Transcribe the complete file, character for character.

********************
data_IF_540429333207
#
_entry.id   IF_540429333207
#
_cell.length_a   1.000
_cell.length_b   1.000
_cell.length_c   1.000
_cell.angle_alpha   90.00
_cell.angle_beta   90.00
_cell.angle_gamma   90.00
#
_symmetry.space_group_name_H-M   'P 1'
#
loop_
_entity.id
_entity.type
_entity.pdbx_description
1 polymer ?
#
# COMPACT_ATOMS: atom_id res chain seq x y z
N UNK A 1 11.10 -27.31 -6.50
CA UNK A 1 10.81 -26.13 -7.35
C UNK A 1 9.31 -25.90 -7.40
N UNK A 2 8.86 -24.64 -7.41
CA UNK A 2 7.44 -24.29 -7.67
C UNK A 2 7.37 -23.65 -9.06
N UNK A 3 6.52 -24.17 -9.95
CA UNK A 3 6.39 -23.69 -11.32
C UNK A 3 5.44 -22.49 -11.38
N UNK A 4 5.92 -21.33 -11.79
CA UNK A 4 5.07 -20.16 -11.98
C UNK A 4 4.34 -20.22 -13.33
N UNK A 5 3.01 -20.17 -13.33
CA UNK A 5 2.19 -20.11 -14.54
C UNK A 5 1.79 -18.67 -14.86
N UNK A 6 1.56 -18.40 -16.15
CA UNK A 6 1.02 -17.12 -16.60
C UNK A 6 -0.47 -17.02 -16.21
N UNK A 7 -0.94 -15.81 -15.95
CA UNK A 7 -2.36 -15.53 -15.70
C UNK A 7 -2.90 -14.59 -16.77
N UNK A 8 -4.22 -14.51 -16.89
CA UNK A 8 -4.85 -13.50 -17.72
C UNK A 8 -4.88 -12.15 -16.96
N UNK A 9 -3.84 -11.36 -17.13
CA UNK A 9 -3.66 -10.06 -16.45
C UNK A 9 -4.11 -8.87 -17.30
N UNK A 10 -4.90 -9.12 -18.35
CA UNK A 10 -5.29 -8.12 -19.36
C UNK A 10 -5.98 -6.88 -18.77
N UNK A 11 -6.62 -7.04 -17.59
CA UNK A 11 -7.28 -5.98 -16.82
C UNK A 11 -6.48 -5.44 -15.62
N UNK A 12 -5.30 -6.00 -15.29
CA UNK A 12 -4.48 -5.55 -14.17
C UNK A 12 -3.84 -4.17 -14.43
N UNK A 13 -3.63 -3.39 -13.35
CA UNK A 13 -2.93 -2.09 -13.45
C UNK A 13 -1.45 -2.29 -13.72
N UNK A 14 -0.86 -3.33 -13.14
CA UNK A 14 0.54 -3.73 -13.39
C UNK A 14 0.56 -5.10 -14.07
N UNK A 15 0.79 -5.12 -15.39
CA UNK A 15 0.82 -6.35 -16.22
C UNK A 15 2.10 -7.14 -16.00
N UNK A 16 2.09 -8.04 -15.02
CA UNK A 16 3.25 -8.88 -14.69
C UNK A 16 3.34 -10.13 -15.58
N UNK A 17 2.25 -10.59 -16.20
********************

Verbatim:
data_IF_540429333207
#
_entry.id   IF_540429333207
#
_cell.length_a   1.000
_cell.length_b   1.000
_cell.length_c   1.000
_cell.angle_alpha   90.00
_cell.angle_beta   90.00
_cell.angle_gamma   90.00
#
_symmetry.space_group_name_H-M   'P 1'
#
loop_
_entity.id
_entity.type
_entity.pdbx_description
1 polymer ?
#
# COMPACT_ATOMS: atom_id res chain seq x y z
N UNK A 1 11.10 -27.31 -6.50
CA UNK A 1 10.81 -26.13 -7.35
C UNK A 1 9.31 -25.90 -7.40
N UNK A 2 8.86 -24.64 -7.41
CA UNK A 2 7.44 -24.29 -7.67
C UNK A 2 7.37 -23.65 -9.06
N UNK A 3 6.52 -24.17 -9.95
CA UNK A 3 6.39 -23.69 -11.32
C UNK A 3 5.44 -22.49 -11.38
N UNK A 4 5.92 -21.33 -11.79
CA UNK A 4 5.07 -20.16 -11.98
C UNK A 4 4.34 -20.22 -13.33
N UNK A 5 3.01 -20.17 -13.33
CA UNK A 5 2.19 -20.11 -14.54
C UNK A 5 1.79 -18.67 -14.86
N UNK A 6 1.56 -18.40 -16.15
CA UNK A 6 1.02 -17.12 -16.60
C UNK A 6 -0.47 -17.02 -16.21
N UNK A 7 -0.94 -15.81 -15.95
CA UNK A 7 -2.36 -15.53 -15.70
C UNK A 7 -2.90 -14.59 -16.77
N UNK A 8 -4.22 -14.51 -16.89
CA UNK A 8 -4.85 -13.50 -17.72
C UNK A 8 -4.88 -12.15 -16.96
N UNK A 9 -3.84 -11.36 -17.13
CA UNK A 9 -3.66 -10.06 -16.45
C UNK A 9 -4.11 -8.87 -17.30
N UNK A 10 -4.90 -9.12 -18.35
CA UNK A 10 -5.29 -8.12 -19.36
C UNK A 10 -5.98 -6.88 -18.77
N UNK A 11 -6.62 -7.04 -17.59
CA UNK A 11 -7.28 -5.98 -16.82
C UNK A 11 -6.48 -5.44 -15.62
N UNK A 12 -5.30 -6.00 -15.29
CA UNK A 12 -4.48 -5.55 -14.17
C UNK A 12 -3.84 -4.17 -14.43
N UNK A 13 -3.63 -3.39 -13.35
CA UNK A 13 -2.93 -2.09 -13.45
C UNK A 13 -1.45 -2.29 -13.72
N UNK A 14 -0.86 -3.33 -13.14
CA UNK A 14 0.54 -3.73 -13.39
C UNK A 14 0.56 -5.10 -14.07
N UNK A 15 0.79 -5.12 -15.39
CA UNK A 15 0.82 -6.35 -16.22
C UNK A 15 2.10 -7.14 -16.00
N UNK A 16 2.09 -8.04 -15.02
CA UNK A 16 3.25 -8.88 -14.69
C UNK A 16 3.34 -10.13 -15.58
N UNK A 17 2.25 -10.59 -16.20